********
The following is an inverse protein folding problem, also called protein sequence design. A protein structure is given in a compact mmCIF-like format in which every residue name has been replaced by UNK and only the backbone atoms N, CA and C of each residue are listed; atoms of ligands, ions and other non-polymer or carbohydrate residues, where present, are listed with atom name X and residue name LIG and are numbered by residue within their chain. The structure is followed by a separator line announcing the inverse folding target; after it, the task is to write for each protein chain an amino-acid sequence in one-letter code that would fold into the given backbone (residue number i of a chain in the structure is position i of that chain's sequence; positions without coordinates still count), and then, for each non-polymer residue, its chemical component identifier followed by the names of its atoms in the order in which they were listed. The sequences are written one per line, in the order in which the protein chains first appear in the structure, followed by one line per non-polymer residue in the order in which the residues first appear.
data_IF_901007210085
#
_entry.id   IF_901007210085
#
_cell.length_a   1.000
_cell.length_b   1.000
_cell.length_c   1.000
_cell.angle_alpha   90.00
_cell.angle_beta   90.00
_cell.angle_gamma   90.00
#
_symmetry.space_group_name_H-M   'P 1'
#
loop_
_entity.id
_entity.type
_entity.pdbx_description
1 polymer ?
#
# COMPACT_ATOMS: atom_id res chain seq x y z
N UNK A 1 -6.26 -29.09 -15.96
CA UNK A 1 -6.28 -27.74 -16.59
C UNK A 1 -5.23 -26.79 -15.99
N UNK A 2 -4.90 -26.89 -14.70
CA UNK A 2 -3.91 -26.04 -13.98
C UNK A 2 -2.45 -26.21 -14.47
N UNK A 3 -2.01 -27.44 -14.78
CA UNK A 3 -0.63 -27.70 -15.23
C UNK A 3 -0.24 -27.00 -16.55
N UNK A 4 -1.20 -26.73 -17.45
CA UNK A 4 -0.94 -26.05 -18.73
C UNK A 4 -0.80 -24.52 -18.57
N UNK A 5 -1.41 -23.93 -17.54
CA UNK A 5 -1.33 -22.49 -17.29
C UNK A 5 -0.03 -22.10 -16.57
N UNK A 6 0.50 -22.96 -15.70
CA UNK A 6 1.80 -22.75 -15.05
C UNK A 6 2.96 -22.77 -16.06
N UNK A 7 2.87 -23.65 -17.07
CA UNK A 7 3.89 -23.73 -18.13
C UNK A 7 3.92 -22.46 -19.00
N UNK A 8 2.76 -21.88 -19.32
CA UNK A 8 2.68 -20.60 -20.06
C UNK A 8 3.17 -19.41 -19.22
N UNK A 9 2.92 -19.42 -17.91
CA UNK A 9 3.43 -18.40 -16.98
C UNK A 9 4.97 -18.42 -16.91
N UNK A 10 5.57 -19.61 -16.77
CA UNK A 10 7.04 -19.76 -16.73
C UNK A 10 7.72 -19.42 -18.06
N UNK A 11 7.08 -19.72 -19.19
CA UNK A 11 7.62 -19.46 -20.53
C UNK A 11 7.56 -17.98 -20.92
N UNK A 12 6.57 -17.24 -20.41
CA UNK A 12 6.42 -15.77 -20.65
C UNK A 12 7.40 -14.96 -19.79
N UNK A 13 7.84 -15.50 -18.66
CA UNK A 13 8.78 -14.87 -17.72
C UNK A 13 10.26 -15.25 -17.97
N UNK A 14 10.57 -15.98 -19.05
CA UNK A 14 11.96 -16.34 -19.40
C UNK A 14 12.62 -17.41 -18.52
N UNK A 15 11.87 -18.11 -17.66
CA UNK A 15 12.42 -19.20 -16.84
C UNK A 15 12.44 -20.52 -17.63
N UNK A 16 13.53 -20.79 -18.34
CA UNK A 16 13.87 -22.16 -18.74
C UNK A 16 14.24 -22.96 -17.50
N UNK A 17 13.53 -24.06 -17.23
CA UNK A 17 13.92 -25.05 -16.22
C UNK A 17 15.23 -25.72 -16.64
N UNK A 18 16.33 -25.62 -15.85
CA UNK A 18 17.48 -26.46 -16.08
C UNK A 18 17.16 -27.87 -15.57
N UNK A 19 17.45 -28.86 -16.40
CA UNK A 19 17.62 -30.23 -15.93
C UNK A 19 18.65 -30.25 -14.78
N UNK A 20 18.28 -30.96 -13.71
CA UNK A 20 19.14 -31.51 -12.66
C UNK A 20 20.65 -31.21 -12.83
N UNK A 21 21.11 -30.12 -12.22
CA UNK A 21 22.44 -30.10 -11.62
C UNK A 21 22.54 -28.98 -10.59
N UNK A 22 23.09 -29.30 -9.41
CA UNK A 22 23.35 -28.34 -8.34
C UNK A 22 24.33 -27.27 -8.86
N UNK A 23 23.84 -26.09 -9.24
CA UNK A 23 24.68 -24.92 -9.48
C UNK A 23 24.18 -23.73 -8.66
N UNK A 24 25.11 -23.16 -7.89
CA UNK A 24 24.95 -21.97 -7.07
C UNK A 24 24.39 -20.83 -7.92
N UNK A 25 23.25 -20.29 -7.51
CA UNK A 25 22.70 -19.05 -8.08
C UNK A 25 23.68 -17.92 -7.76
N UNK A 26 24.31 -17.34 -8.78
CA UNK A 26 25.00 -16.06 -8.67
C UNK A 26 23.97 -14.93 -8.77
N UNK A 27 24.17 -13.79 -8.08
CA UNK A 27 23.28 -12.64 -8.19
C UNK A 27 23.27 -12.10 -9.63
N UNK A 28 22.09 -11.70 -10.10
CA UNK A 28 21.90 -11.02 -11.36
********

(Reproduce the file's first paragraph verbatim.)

The following is an inverse protein folding problem, also called protein sequence design. A protein structure is given in a compact mmCIF-like format in which every residue name has been replaced by UNK and only the backbone atoms N, CA and C of each residue are listed; atoms of ligands, ions and other non-polymer or carbohydrate residues, where present, are listed with atom name X and residue name LIG and are numbered by residue within their chain. The structure is followed by a separator line announcing the inverse folding target; after it, the task is to write for each protein chain an amino-acid sequence in one-letter code that would fold into the given backbone (residue number i of a chain in the structure is position i of that chain's sequence; positions without coordinates still count), and then, for each non-polymer residue, its chemical component identifier followed by the names of its atoms in the order in which they were listed. The sequences are written one per line, in the order in which the protein chains first appear in the structure, followed by one line per non-polymer residue in the order in which the residues first appear.